I thank my hon. Friend for her intervention. She is absolutely spot on. We need a wholesale review of social security but, more importantly, the Government should commit, as Labour has done, to fully incorporate the UN convention on the rights of persons with disabilities, so that we are protecting their civil and human rights.
It is a fact that disabled people incur extra costs. Scope’s latest Disability Price Tag report found that the average disabled household faces an extra £975 a month in costs, with that figure rising to over £1,200 if accommodating the inflationary costs for the period from 2022 to 2023. The Resolution Foundation found that the gap in household income between adults with a disability and adults without a disability was 30%, including disability social security, and that the gap rises to 44% if disability social security is not included. That was across the period from 2020 to 2021. Citizens Advice data for May 2023 shows that since the first quarter of 2022 the largest cohort helped was either permanently sick people or disabled people. The Trussell Trust has reported that disabled people are hugely over-represented in food poverty demographics. And 73% of families who took part in the recent survey by the Disabled Children’s Partnership said that the cost of living crisis will have a significant impact on their disabled children.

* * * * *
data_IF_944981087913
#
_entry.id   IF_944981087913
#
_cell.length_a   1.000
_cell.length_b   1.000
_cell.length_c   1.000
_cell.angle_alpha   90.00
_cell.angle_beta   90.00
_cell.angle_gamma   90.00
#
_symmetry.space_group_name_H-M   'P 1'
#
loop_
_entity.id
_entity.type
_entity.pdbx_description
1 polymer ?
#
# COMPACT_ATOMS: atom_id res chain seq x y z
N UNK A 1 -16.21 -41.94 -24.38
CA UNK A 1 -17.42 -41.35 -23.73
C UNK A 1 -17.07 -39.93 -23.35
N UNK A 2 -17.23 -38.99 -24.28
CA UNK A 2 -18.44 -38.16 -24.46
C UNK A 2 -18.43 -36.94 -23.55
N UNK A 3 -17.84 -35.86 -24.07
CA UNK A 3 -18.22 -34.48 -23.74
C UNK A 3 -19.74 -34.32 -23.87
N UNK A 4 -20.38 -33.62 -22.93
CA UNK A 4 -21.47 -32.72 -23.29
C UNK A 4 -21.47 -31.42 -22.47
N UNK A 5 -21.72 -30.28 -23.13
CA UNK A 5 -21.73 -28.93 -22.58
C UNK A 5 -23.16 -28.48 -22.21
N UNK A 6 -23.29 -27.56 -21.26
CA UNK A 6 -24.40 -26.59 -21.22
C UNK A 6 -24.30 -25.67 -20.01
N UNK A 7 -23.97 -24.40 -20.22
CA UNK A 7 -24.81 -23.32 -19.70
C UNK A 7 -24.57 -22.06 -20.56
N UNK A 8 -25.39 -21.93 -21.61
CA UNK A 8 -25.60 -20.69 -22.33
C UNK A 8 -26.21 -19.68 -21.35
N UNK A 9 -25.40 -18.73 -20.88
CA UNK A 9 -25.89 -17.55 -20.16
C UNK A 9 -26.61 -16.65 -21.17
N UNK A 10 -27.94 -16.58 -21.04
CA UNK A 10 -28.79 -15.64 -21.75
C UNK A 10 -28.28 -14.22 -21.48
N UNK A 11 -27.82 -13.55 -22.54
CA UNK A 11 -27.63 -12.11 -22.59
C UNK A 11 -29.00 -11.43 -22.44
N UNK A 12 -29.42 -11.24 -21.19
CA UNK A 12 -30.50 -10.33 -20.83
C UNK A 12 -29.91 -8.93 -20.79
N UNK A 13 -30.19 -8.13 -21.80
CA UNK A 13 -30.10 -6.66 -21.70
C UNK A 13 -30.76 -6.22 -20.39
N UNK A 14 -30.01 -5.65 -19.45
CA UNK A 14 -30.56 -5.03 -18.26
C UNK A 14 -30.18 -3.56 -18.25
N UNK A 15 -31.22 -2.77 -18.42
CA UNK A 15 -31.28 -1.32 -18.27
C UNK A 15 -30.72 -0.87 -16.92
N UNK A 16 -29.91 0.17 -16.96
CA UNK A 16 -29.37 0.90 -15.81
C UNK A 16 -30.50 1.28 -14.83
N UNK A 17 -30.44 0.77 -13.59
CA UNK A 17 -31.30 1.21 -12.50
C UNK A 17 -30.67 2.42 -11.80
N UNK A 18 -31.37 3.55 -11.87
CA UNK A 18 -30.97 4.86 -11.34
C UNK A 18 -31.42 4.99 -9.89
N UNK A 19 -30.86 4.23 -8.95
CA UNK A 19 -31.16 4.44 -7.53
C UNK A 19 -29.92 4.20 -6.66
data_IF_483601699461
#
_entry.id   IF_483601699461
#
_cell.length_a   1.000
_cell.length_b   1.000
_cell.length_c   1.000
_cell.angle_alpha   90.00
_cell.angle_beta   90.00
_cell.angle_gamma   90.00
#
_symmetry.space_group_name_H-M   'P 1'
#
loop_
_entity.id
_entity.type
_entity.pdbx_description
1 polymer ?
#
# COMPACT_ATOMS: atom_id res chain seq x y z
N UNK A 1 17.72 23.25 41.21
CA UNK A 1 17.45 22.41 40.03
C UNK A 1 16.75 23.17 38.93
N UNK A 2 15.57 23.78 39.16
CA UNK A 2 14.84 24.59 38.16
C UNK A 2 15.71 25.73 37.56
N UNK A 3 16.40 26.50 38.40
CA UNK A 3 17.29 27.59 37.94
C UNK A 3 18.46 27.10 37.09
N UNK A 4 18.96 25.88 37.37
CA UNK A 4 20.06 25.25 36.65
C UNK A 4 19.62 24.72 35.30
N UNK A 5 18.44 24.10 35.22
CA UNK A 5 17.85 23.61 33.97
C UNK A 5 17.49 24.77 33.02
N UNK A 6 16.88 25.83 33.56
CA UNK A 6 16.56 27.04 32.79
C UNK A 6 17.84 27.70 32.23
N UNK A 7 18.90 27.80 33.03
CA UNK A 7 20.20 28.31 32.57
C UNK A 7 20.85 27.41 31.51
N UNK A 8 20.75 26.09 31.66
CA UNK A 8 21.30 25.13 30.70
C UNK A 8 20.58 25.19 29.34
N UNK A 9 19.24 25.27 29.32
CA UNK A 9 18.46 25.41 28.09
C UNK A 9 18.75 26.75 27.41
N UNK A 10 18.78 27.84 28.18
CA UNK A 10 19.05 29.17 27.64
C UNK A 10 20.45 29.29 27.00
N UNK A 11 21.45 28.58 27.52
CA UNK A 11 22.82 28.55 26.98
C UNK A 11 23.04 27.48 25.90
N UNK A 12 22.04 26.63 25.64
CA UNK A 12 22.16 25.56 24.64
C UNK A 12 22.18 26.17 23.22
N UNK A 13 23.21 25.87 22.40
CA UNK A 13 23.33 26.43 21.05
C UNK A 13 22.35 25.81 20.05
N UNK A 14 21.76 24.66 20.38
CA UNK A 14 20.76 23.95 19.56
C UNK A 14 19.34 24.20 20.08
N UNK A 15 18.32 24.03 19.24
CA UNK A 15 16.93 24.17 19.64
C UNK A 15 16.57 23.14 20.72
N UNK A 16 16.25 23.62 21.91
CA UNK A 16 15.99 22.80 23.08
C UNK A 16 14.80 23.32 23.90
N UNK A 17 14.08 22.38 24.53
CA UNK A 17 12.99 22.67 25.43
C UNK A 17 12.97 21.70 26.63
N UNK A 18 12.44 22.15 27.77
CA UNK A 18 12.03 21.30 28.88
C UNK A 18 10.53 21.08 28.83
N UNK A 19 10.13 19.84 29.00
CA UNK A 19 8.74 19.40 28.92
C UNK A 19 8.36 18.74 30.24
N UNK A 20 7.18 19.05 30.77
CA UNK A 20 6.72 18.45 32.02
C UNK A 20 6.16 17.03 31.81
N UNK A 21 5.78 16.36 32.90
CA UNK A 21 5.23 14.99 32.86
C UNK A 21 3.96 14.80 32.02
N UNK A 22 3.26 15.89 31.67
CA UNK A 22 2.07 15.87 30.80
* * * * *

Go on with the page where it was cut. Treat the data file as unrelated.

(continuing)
The spending of disabled households is particularly exposed to the ongoing energy crisis, given that energy bills for medical issues, and spending on specialist equipment and food, make up a disproportionate share of all spending. In response to the Petitions Committee’s survey, 48% of respondents said that they had extra costs due to the use of specialist equipment.
In my view, there is no question that the blame lies with the successive years of a Conservative Government, whereby they have created a hostile environment for disabled people. That was compounded by the pandemic and the current cost of living crisis.
Government support has barely scratched the surface. The paltry support is woefully insufficient and the very definition of what we would call sticking-plaster politics. Of the disabled people surveyed who received the £150 cost of living payment, 80% said that it would not be enough to cover their increased costs for essentials. That prompts the question: how do the Government think that the payment will be sufficient when inflation is around 10% and official figures show the fastest annual increases in food and drink prices because of inflation in the last 40 years, at around 19% as of March this year?